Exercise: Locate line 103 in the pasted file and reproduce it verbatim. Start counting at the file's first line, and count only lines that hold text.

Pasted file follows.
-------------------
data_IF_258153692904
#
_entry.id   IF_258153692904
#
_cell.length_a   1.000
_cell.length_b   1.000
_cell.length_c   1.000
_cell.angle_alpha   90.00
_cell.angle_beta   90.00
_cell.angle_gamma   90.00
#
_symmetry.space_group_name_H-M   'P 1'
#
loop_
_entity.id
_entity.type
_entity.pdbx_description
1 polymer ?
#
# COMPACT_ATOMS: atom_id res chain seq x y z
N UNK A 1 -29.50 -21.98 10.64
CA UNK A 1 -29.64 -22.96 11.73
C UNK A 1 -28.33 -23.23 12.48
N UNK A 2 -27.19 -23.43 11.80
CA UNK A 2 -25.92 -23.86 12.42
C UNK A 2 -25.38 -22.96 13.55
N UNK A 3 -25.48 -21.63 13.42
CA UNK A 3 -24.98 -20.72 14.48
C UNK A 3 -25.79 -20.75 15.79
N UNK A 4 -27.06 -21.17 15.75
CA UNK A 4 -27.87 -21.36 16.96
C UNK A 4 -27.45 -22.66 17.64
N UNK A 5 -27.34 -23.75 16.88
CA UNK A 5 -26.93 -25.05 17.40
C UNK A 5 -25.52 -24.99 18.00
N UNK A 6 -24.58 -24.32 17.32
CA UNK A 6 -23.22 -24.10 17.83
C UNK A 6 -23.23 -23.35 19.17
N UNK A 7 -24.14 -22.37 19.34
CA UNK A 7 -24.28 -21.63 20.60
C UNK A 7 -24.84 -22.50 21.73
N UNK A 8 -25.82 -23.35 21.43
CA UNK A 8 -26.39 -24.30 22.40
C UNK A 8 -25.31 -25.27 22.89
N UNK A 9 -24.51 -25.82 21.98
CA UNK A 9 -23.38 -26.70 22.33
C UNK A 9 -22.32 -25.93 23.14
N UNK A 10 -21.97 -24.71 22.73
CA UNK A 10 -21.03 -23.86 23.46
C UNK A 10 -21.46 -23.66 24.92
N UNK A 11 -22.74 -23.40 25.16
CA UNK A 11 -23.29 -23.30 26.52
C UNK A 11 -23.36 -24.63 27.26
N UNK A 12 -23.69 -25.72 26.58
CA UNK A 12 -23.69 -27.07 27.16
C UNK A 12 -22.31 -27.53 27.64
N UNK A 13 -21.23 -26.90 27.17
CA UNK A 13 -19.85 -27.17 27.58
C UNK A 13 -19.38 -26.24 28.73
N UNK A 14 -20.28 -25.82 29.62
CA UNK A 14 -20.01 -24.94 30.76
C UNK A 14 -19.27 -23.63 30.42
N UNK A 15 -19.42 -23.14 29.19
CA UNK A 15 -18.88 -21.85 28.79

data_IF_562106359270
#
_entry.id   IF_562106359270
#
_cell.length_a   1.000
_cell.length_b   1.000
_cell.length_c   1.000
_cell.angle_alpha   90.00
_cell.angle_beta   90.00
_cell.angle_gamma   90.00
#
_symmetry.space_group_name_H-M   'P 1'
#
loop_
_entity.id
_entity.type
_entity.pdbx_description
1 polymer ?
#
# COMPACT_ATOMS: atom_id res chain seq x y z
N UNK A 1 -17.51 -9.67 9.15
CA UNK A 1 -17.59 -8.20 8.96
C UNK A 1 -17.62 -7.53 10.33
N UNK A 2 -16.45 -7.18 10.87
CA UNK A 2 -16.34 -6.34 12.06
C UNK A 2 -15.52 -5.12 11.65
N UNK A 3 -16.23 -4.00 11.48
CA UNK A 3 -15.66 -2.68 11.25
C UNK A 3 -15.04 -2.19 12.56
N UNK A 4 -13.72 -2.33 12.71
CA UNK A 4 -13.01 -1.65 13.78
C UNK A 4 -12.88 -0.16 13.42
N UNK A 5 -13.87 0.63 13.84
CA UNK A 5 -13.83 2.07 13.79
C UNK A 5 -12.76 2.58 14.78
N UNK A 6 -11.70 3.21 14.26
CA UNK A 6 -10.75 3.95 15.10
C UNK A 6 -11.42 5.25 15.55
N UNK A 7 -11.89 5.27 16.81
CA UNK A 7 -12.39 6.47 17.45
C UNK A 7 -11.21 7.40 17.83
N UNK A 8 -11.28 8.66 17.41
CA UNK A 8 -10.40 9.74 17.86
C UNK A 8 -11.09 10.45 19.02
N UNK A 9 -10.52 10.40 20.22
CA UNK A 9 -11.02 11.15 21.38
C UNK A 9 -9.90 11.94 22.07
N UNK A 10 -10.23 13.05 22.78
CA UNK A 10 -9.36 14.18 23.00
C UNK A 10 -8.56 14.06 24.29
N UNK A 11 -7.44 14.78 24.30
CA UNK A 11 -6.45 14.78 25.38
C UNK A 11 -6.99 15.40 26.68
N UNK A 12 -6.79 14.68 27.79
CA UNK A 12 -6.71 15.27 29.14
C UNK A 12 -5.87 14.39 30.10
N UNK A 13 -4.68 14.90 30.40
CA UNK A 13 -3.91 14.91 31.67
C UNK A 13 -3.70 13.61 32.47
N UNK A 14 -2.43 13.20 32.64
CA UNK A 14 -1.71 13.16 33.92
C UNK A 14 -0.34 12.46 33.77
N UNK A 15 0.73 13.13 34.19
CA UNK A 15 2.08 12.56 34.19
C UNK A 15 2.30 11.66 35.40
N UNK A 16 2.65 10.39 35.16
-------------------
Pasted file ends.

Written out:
N UNK A 7 -11.89 5.27 16.81